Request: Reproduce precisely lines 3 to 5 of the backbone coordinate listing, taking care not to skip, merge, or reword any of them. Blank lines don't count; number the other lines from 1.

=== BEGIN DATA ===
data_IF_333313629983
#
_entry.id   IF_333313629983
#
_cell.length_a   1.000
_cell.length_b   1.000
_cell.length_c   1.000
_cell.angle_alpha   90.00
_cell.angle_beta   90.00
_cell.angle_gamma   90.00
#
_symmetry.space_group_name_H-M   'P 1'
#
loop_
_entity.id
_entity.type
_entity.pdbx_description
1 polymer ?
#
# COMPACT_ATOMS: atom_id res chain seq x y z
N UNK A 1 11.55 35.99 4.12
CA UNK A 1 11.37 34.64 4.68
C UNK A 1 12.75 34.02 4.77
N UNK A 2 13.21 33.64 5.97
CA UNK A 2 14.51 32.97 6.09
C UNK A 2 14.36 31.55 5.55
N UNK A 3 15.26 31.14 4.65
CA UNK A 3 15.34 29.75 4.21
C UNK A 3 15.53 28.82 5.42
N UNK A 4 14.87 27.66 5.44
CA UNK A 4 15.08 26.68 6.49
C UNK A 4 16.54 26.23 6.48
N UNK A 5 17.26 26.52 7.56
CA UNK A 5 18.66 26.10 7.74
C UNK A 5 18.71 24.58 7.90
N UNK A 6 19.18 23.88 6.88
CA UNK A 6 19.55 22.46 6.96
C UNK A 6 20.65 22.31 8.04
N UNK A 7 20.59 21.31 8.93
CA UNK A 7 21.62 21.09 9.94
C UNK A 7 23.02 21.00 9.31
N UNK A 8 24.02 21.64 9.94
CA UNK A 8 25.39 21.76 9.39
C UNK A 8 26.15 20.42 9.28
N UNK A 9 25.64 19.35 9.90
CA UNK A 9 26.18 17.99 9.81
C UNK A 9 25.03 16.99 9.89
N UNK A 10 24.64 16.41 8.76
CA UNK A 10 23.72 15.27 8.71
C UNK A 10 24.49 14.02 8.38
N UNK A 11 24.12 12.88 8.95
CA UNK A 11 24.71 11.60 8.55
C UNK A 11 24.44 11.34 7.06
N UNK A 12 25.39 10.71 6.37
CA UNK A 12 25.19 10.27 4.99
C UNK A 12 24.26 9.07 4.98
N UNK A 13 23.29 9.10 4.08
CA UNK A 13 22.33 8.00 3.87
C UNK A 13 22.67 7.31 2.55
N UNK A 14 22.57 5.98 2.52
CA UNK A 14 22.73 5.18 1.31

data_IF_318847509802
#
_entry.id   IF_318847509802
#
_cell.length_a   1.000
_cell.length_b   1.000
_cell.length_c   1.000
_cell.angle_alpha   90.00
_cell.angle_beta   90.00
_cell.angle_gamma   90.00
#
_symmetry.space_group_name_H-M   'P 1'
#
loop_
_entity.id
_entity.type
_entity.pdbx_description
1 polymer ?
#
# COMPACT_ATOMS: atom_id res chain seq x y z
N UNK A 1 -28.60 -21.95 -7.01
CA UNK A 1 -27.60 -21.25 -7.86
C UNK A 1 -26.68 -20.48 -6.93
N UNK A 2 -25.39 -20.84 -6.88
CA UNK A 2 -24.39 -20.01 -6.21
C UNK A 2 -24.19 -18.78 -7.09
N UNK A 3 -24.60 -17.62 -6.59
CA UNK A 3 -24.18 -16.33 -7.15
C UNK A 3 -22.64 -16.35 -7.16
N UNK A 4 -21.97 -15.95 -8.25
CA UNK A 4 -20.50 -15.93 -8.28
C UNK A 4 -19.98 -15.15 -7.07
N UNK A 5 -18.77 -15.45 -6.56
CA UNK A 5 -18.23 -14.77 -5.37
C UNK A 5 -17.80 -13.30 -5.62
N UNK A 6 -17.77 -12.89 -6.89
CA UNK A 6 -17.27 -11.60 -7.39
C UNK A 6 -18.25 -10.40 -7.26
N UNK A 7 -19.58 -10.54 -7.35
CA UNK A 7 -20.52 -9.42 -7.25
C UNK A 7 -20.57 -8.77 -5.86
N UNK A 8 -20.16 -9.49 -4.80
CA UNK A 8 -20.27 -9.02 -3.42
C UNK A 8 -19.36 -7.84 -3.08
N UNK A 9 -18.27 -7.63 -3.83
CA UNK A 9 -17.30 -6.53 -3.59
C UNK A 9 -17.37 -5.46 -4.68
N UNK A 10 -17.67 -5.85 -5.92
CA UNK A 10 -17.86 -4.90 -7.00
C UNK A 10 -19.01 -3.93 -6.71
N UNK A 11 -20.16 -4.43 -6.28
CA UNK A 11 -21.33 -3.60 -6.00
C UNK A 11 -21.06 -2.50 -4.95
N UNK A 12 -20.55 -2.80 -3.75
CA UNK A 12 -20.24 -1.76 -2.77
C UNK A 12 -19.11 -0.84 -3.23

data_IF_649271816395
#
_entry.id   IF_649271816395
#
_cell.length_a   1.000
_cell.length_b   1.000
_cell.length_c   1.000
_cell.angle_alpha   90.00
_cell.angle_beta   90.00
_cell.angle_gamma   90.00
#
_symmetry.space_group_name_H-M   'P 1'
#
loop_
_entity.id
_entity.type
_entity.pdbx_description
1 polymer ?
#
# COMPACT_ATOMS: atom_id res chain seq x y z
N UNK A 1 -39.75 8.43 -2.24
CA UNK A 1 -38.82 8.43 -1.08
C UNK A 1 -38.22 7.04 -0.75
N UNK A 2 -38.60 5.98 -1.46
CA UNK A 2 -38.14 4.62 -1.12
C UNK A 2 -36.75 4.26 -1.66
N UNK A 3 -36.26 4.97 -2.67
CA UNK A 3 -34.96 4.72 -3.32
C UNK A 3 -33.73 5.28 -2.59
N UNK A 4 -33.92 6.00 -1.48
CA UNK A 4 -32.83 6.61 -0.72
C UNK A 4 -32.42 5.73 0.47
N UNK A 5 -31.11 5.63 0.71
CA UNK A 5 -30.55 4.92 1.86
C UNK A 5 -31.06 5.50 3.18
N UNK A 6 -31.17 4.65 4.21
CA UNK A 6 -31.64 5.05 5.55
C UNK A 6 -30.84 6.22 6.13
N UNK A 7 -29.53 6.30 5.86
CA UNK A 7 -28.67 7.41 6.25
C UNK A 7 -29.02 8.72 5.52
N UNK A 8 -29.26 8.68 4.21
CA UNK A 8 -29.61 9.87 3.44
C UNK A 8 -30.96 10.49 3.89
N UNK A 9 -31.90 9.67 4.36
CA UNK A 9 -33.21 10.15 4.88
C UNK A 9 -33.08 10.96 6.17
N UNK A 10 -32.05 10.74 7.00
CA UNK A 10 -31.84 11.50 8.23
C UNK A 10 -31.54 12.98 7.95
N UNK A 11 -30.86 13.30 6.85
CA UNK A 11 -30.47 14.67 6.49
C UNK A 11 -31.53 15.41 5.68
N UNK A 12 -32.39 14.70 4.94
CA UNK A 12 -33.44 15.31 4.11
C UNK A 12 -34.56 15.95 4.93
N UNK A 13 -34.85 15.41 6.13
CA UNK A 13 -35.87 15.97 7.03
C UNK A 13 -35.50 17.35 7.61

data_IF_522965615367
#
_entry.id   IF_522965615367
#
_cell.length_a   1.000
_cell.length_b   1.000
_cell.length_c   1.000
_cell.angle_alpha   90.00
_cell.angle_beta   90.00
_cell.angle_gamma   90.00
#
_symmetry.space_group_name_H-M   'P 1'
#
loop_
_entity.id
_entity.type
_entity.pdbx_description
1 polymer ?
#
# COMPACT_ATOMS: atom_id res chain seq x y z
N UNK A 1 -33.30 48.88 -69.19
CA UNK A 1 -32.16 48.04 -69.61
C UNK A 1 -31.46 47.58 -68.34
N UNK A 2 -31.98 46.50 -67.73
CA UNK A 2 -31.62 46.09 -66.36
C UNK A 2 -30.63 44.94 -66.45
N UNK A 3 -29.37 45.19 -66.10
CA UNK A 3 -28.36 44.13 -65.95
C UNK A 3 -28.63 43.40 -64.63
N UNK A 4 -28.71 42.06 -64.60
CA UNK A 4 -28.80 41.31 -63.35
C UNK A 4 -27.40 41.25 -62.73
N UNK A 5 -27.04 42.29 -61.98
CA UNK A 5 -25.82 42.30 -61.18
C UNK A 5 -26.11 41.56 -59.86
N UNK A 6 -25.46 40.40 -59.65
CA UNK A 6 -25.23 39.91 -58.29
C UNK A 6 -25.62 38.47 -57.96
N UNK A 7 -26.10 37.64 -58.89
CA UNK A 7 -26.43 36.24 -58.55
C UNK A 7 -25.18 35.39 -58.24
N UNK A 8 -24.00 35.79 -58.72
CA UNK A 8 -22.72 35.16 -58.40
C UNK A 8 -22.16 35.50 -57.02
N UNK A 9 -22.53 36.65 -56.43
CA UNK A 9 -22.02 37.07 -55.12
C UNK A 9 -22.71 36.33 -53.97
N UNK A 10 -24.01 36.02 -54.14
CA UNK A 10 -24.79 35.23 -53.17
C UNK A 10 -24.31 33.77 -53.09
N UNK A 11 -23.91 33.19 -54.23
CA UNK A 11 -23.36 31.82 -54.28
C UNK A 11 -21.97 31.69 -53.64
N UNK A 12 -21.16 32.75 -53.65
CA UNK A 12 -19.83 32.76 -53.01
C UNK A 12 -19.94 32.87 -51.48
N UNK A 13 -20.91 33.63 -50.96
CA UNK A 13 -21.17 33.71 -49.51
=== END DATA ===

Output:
_entry.id   IF_333313629983
#
_cell.length_a   1.000